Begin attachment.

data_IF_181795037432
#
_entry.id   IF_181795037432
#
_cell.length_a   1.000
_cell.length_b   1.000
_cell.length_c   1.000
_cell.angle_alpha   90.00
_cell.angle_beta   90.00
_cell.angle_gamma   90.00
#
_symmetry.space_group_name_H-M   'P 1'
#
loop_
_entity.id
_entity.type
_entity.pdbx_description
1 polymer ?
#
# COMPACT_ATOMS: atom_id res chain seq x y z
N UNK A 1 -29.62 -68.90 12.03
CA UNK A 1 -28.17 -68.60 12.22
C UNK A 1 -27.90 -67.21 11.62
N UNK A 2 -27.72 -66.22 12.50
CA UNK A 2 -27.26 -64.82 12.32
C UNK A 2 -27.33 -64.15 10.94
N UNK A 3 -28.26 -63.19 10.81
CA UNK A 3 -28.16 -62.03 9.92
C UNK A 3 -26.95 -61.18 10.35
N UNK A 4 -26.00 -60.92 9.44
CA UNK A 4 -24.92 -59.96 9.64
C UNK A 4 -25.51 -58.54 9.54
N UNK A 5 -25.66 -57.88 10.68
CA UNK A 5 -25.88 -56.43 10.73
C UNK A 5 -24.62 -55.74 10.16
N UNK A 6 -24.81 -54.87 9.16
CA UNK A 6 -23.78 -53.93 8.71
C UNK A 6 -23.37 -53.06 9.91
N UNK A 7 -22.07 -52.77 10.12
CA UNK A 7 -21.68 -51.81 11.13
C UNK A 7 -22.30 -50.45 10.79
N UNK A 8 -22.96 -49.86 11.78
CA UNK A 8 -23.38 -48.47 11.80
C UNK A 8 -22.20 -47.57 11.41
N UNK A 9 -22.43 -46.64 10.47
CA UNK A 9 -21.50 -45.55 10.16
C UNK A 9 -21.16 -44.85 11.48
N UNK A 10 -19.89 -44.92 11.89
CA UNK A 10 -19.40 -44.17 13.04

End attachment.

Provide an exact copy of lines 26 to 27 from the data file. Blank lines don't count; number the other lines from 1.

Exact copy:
C UNK A 2 -27.33 -64.15 10.94
N UNK A 3 -28.26 -63.19 10.81